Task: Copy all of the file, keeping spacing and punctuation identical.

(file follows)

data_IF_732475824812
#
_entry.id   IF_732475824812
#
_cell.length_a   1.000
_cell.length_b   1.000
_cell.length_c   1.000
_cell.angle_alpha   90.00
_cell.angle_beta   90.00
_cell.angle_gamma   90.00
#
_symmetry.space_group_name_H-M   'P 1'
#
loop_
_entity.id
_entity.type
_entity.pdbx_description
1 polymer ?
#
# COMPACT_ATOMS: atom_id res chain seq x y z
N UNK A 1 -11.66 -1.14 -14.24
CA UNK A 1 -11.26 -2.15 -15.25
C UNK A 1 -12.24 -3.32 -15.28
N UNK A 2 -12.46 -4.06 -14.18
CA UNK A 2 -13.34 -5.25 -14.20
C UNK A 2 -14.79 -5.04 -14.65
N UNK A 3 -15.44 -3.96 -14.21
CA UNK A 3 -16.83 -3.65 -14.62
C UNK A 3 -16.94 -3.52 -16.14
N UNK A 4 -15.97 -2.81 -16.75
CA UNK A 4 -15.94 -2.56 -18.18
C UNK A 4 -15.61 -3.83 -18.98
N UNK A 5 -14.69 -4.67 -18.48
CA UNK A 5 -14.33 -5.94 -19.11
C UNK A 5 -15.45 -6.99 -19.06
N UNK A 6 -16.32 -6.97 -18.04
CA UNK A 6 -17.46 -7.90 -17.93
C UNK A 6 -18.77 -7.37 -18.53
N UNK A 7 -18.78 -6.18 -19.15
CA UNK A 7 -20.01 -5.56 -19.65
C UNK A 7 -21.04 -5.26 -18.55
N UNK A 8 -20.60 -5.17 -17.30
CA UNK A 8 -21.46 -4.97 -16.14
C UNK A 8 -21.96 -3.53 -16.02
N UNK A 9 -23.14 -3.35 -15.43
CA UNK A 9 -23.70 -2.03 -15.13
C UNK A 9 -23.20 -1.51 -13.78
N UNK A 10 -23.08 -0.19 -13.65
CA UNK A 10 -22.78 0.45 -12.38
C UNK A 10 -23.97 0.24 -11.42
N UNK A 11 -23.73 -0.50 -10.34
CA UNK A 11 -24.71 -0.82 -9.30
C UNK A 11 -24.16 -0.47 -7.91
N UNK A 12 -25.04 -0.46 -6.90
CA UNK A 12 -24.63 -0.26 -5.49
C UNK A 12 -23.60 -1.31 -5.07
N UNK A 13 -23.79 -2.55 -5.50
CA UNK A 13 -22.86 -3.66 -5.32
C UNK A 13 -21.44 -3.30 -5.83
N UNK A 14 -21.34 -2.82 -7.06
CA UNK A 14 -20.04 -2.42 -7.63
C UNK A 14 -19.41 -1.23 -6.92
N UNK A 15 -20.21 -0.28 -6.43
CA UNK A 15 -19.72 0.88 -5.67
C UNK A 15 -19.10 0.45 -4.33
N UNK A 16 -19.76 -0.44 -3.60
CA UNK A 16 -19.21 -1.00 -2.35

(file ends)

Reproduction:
data_IF_732475824812
#
_entry.id   IF_732475824812
#
_cell.length_a   1.000
_cell.length_b   1.000
_cell.length_c   1.000
_cell.angle_alpha   90.00
_cell.angle_beta   90.00
_cell.angle_gamma   90.00
#
_symmetry.space_group_name_H-M   'P 1'
#
loop_
_entity.id
_entity.type
_entity.pdbx_description
1 polymer ?
#
# COMPACT_ATOMS: atom_id res chain seq x y z
N UNK A 1 -11.66 -1.14 -14.24
CA UNK A 1 -11.26 -2.15 -15.25
C UNK A 1 -12.24 -3.32 -15.28
N UNK A 2 -12.46 -4.06 -14.18
CA UNK A 2 -13.34 -5.25 -14.20
C UNK A 2 -14.79 -5.04 -14.65
N UNK A 3 -15.44 -3.96 -14.21
CA UNK A 3 -16.83 -3.65 -14.62
C UNK A 3 -16.94 -3.52 -16.14
N UNK A 4 -15.97 -2.81 -16.75
CA UNK A 4 -15.94 -2.56 -18.18
C UNK A 4 -15.61 -3.83 -18.98
N UNK A 5 -14.69 -4.67 -18.48
CA UNK A 5 -14.33 -5.94 -19.11
C UNK A 5 -15.45 -6.99 -19.06
N UNK A 6 -16.32 -6.97 -18.04
CA UNK A 6 -17.46 -7.90 -17.93
C UNK A 6 -18.77 -7.37 -18.53
N UNK A 7 -18.78 -6.18 -19.15
CA UNK A 7 -20.01 -5.56 -19.65
C UNK A 7 -21.04 -5.26 -18.55
N UNK A 8 -20.60 -5.17 -17.30
CA UNK A 8 -21.46 -4.97 -16.14
C UNK A 8 -21.96 -3.53 -16.02
N UNK A 9 -23.14 -3.35 -15.43
CA UNK A 9 -23.70 -2.03 -15.13
C UNK A 9 -23.20 -1.51 -13.78
N UNK A 10 -23.08 -0.19 -13.65
CA UNK A 10 -22.78 0.45 -12.38
C UNK A 10 -23.97 0.24 -11.42
N UNK A 11 -23.73 -0.50 -10.34
CA UNK A 11 -24.71 -0.82 -9.30
C UNK A 11 -24.16 -0.47 -7.91
N UNK A 12 -25.04 -0.46 -6.90
CA UNK A 12 -24.63 -0.26 -5.49
C UNK A 12 -23.60 -1.31 -5.07
N UNK A 13 -23.79 -2.55 -5.50
CA UNK A 13 -22.86 -3.66 -5.32
C UNK A 13 -21.44 -3.30 -5.83
N UNK A 14 -21.34 -2.82 -7.06
CA UNK A 14 -20.04 -2.42 -7.63
C UNK A 14 -19.41 -1.23 -6.92
N UNK A 15 -20.21 -0.28 -6.43
CA UNK A 15 -19.72 0.88 -5.67
C UNK A 15 -19.10 0.45 -4.33
N UNK A 16 -19.76 -0.44 -3.60
CA UNK A 16 -19.21 -1.00 -2.35